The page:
Risk factors associated with pelvic fractures sustained in motor vehicle collisions involving newer vehicles

Deborah M. Stein, James V. O'Connor, Joseph A. Kufera, Shiu M. Ho, Patricia C. Dischinger, Carol E. Copeland, Thomas M. Scalea

Research output: Contribution to journalArticle

37 Scopus citations

Abstract

BACKGROUND: Despite advances in automotive safety, pelvic fractures caused by motor vehicle collisions remain a significant cause of mortality, morbidity, and functional disability. This study was designed to evaluate epidemiologic and biomechanic risk factors associated with pelvic fractures resulting from motor vehicle collisions. We utilized the Crash Injury Research Engineering Network (CIREN) database to identify these risk factors in newer vehicles. METHODS: Data were prospectively collected at the ten CIREN centers from 1996 to 2005. Specific data were then abstracted on all patients, biomechanic crash characteristics, and injuries sustained. Patients involved in a frontal or near-side lateral impact with pelvic fractures were compared with those without. Univariate analysis was performed using a χ analysis. Logistic regression was used to identify significant risk factors in a multivariate analysis to control for confounding associations. RESULTS: Of the 1,851 patients studied, 511 (27.6%) had a pelvic fracture. The overall mortality was 17%. Injury specific factors associated with pelvic fracture were higher Injury Severity Score (ISS) and fatality of the patient. Biomechanic factors associated with the risk of pelvic fracture included; no airbag deployment (p < 0.001), smaller vehicle (p = 0.05), and lateral deformation location (p < 0.001). When stratified by vehicle deformation location, logistic regression models revealed statically significant variables in a frontal impact which included; higher body mass index, higher ISS, large patient vehicle, no seatbelt use, and higher ΔV. For near-side lateral impacts, multivariate analysis revealed statistically significant variables of lower body mass index, higher ISS, female sex, small vehicle size, and higher ΔV. CONCLUSIONS: Even in newer vehicles with federally mandated safety features, pelvic fractures remain a common injury. Pelvic fractures may serve as a marker of crash severity and specific crash characteristics are associated with pelvic fractures. Lateral crashes are significantly more likely to result in a pelvic fracture and, therefore, prevention of pelvic fractures should focus on improving occupant safety in near-side lateral impacts. Recognition of other associations should lead researchers to further investigate causative factors that will ultimately result in improved vehicle design.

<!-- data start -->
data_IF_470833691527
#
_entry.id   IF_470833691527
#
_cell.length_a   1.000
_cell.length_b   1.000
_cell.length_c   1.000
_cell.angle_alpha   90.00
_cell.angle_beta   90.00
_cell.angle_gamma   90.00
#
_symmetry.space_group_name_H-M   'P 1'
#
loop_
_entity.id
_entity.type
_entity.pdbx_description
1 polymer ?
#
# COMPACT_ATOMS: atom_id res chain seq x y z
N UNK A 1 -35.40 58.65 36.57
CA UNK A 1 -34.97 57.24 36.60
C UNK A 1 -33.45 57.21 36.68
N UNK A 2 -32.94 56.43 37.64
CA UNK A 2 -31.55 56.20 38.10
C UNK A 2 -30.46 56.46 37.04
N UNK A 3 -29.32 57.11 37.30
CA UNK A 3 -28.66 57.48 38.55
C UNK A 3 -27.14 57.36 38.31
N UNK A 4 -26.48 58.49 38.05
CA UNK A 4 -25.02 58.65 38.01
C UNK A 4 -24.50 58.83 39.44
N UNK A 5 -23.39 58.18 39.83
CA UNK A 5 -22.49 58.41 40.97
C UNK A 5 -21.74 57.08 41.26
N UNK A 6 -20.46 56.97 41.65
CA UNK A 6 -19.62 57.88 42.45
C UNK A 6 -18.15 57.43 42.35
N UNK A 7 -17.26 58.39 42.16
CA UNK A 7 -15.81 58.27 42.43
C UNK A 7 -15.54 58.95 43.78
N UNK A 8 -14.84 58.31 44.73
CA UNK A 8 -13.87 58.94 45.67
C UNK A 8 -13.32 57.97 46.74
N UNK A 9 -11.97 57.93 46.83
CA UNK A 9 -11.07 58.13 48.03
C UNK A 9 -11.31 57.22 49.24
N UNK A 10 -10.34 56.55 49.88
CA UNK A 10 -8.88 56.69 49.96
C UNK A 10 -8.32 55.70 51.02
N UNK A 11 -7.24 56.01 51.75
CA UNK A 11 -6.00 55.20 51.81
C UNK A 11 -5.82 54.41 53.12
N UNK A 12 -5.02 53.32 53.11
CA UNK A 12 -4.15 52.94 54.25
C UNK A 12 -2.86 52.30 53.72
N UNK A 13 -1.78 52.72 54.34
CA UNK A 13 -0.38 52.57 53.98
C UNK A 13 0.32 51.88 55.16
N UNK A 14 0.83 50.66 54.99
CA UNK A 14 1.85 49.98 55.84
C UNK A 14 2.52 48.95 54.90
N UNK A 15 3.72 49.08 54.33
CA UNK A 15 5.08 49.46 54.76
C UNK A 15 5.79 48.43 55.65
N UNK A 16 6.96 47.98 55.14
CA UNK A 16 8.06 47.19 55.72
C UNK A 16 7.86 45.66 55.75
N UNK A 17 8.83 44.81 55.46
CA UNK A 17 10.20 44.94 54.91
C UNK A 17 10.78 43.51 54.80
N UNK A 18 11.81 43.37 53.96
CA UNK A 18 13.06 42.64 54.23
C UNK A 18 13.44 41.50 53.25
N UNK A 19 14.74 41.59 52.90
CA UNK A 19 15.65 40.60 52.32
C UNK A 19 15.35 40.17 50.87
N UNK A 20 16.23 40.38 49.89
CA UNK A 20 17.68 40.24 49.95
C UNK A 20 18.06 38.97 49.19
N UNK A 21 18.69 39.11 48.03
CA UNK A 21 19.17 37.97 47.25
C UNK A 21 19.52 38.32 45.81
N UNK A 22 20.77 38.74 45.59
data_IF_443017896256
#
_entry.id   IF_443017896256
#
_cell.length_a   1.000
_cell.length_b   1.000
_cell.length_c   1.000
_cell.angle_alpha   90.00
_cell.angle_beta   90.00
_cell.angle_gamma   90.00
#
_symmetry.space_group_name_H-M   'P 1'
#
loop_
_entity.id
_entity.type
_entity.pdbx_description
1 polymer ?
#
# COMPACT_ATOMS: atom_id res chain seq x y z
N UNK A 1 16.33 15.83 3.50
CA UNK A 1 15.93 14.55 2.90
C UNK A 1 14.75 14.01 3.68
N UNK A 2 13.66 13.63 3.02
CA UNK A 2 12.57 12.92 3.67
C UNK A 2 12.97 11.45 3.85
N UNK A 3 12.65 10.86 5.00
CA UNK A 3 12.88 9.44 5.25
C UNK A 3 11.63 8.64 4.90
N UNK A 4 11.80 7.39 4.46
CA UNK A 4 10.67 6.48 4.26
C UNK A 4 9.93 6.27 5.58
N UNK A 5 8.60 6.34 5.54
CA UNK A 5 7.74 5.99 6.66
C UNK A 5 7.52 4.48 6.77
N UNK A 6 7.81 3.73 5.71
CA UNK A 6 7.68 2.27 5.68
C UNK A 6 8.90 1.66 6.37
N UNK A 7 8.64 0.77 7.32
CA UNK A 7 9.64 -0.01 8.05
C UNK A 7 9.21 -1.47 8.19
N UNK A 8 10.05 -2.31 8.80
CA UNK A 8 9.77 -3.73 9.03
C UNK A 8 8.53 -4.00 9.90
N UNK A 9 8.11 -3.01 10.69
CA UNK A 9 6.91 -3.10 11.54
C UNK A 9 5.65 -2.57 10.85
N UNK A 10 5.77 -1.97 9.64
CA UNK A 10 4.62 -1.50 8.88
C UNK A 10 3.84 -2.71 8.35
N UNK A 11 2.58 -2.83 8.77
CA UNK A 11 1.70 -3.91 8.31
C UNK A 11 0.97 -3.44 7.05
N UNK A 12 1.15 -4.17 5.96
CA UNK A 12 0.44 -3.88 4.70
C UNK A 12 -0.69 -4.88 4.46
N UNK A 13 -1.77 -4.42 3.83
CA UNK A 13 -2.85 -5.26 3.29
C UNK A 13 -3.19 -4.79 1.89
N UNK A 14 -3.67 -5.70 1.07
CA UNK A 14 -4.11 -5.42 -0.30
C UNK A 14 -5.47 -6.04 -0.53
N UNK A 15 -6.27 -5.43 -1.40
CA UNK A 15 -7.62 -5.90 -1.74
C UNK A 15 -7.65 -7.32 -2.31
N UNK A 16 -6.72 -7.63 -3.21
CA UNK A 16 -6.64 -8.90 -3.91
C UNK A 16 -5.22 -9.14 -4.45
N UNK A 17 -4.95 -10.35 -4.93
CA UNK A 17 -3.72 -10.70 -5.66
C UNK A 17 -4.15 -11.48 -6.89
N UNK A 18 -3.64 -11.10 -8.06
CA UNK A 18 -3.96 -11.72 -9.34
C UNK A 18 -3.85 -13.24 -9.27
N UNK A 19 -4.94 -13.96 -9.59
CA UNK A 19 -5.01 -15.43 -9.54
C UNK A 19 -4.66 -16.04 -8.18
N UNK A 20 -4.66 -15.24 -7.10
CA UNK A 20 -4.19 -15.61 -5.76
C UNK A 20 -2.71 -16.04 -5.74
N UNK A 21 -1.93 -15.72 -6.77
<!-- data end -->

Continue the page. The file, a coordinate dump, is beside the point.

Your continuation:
Original languageEnglish (US)
Pages (from-to)21-30
Number of pages10
JournalJournal of Trauma - Injury, Infection and Critical Care
Volume61
Issue number1
DOIs
Publication statusPublished - Jul 1 2006

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All Science Journal Classification (ASJC) codes

  • Surgery
  • Critical Care and Intensive Care Medicine

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